Choosing A Business Entity

Sole Proprietorship

A sole proprietorship is the simplest form of doing business since no separate legal entity needs to be created and no assets are required to be transferred to a distinct entity. All profits are immediately taxed to the proprietor-owner, and the proprietor-owner directly bears all business risks associated with the operation.

Sole Proprietorship


A partnership can be either a general or limited partnership. In either situation, the partnership is an alliance of two or more persons who intend to carry on a business as co-owners for profit. The partnership itself is not subject to federal income taxation. Rather, all of the income, deductions, and other tax attributes are allocated to the partners in accordance with the partnership agreement. In a general partnership, all partners have unlimited personal liability for the debts of the partnership. In a limited partnership, however, those partners designated as limited partners have exposure for liabilities only to the extent of their capital contributions to the partnership.

Limited Partnership

General Partnership


A corporation is a separate legal entity that ordinarily is subject to federal income taxation on its earnings. When earnings are distributed to the shareholders of the corporation, the shareholders also are taxed on the receipt of those corporate profits. The shareholders are not personally liable for corporate obligations unless they have independently agreed with some creditor to be liable for those obligations or have engaged in conduct that allows a creditor to pierce the corporate veil.

Under some circumstances, a corporation can elect to be an "S corporation" for federal income tax purposes. That allows corporate income to flow through and be taxed to the shareholders, but not taxed to the corporation.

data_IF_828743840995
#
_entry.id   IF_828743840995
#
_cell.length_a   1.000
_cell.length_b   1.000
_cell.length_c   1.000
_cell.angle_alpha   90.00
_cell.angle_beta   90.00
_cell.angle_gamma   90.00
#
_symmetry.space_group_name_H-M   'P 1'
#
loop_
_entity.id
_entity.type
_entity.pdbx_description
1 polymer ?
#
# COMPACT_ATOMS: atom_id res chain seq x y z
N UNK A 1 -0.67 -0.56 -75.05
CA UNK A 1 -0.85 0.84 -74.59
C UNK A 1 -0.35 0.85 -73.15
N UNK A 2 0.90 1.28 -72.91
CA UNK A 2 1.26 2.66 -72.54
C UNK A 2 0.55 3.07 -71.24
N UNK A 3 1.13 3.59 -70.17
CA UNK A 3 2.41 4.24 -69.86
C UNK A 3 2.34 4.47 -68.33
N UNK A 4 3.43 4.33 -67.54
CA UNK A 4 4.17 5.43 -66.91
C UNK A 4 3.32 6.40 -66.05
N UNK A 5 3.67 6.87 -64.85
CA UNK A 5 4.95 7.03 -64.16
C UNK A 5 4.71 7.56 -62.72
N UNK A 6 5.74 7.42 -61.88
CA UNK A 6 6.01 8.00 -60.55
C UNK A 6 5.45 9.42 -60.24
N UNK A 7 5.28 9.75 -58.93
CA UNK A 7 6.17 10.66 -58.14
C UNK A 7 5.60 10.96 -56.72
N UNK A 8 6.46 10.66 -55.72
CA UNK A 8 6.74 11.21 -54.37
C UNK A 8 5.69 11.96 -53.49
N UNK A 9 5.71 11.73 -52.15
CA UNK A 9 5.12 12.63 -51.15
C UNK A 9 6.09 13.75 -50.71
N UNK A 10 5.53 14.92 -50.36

Regular Corporation


Limited Liability Companies

An increasingly popular alternative entity choice is the limited liability company ("LLC") which is permitted under the laws of most states, including Florida. Owners of an LLC are called members and are not liable for the obligations of the LLC. An LLC is ordinarily treated as a partnership for federal income tax purposes, but it does not have many of the constraints that are imposed on S corporations.

Sole Proprietorship

Foreign Trusts

A foreign trust, much like a domestic trust, can be used as an entity for holding investment assets. A foreign trust is organized under the laws of a foreign jurisdiction, rather than under the laws of a state in the United States. A foreign trust can be set up to be treated as a domestic trust (referred to as "grantor trust"), or a foreign trust, depending on the planning objectives of the client. A transfer of property to a grantor trust does not result in a taxable event to the client, since the U.S. person is treated as the owner of the trust under the grantor trust rules. A transfer of property to a foreign trust (a "non-grantor trust"), results in a taxable event to the U.S. taxpayer.

Insurance Contracts

An insurance contract can be used to own investment assets. In combination with foreign trusts, foreign insurance contracts designed to comply with Sections 72, 7702 and 817(h) of the U.S. Internal Revenue Code offer substantial tax advantages to U.S. citizens.

Foreign insurance companies not only maintain a portfolio of currently approved investments, but are able to accept premiums in kind, which permits the policy to hold virtually any investment asset.

Once properly owned under an insurance contract, the assets will grow on a tax-deferred basis and the client can access these funds through tax-free loans against the policy.

Domestic Trusts

A trust can also be used as an entity for holding investment assets, but not for the operation of a business. A trust can be a grantor trust or a regular trust (sometimes referred to as a "true trust"). In some situations, ownership interests in a trust may be widely distributed and the ownership units regularly traded on a securities exchange.